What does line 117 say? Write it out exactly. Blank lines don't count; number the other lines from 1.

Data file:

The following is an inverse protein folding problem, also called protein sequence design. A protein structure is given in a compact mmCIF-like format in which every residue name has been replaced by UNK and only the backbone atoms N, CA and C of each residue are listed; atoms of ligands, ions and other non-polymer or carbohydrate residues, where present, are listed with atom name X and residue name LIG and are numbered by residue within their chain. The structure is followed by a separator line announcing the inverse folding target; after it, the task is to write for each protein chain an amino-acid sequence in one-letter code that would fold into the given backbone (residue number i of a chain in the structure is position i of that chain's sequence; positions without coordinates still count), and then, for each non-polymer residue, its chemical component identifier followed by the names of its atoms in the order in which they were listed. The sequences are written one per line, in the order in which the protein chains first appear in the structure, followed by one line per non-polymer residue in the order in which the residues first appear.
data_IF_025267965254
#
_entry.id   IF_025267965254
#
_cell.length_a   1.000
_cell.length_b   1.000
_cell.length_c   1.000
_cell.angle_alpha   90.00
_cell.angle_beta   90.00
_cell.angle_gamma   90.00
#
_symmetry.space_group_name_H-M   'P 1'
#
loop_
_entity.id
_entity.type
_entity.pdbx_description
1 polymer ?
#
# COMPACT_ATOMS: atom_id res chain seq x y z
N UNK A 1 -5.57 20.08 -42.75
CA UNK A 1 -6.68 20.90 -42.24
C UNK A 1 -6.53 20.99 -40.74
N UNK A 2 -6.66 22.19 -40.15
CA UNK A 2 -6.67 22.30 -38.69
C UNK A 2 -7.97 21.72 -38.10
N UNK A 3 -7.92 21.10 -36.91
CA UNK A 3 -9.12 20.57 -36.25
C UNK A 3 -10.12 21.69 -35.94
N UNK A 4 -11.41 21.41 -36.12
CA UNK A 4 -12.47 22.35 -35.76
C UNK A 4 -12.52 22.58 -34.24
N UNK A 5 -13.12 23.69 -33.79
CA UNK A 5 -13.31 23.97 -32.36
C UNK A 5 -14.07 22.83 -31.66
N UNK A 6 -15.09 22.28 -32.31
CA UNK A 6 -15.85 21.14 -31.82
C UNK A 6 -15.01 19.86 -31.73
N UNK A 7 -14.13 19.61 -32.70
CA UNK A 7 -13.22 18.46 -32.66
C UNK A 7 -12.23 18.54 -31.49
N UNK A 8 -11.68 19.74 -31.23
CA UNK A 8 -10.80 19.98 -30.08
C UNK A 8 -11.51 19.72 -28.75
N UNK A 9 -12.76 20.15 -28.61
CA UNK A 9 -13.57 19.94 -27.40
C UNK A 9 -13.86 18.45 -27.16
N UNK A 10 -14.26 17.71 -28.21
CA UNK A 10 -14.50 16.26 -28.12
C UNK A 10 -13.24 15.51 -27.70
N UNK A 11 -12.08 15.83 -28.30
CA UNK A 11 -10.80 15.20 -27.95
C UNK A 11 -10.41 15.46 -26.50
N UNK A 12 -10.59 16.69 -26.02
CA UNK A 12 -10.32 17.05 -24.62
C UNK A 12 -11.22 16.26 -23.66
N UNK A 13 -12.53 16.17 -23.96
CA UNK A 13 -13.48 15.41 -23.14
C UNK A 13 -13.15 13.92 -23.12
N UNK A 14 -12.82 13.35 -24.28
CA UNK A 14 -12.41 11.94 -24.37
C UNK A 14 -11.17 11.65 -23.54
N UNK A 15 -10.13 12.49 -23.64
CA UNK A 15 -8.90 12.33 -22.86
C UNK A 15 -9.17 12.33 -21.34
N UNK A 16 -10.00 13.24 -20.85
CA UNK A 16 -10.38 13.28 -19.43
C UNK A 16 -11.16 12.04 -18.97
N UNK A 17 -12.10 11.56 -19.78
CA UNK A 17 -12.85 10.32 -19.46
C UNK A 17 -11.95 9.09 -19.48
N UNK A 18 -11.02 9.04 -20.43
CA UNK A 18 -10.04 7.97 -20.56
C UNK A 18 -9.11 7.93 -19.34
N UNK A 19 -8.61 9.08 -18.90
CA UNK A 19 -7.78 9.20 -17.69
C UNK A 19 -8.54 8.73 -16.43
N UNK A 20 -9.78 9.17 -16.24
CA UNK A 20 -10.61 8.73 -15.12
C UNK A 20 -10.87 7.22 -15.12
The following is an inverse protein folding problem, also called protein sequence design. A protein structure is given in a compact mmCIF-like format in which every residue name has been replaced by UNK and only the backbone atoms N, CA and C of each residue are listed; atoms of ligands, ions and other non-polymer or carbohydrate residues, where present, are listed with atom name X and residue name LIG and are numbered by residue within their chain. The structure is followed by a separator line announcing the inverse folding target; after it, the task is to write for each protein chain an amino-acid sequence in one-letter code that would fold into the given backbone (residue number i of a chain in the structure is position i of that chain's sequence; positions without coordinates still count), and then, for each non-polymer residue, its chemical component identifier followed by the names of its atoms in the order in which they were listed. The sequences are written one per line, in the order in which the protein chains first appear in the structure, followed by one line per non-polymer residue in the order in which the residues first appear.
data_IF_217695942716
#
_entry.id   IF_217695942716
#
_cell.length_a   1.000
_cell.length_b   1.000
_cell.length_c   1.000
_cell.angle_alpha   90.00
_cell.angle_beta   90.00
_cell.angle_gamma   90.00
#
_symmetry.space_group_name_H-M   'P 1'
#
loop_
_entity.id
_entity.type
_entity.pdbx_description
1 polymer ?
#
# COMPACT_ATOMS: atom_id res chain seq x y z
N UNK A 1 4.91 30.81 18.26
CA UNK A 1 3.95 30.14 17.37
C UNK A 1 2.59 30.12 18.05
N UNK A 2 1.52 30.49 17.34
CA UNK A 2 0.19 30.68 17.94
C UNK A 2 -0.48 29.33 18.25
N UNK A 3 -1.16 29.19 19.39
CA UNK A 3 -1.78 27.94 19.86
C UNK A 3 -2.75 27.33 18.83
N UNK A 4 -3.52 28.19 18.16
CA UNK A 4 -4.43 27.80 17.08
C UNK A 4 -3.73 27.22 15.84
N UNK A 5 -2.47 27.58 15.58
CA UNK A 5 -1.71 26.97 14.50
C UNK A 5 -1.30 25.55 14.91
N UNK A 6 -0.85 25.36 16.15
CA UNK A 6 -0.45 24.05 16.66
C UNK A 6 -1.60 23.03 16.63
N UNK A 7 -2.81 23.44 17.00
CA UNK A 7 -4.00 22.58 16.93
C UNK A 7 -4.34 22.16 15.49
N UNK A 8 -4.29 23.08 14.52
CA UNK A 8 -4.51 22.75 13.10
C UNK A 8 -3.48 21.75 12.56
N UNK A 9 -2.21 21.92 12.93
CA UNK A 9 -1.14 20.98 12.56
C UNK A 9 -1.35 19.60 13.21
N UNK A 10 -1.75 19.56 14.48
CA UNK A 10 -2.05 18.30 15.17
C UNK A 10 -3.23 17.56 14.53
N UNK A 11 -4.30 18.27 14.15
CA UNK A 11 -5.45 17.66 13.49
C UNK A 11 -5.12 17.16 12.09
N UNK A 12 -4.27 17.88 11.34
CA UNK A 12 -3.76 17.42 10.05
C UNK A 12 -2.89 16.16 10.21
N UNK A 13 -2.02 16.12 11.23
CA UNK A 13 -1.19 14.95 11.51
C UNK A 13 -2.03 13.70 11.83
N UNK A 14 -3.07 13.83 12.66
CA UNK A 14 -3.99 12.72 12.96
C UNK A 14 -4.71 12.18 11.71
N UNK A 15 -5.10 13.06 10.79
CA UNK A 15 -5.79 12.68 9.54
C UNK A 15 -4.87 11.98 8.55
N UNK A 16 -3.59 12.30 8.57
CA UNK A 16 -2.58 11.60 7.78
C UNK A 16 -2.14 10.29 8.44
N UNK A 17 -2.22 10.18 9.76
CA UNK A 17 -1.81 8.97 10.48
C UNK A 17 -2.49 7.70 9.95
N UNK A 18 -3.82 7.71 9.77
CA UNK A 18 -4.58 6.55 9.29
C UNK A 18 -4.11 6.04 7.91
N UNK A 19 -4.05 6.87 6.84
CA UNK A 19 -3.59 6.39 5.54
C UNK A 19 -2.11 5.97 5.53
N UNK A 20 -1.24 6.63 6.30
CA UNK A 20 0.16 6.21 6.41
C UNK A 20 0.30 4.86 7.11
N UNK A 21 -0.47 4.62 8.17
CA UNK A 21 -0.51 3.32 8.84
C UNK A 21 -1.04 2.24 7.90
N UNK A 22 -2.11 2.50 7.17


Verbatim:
C UNK A 5 -1.30 25.55 14.91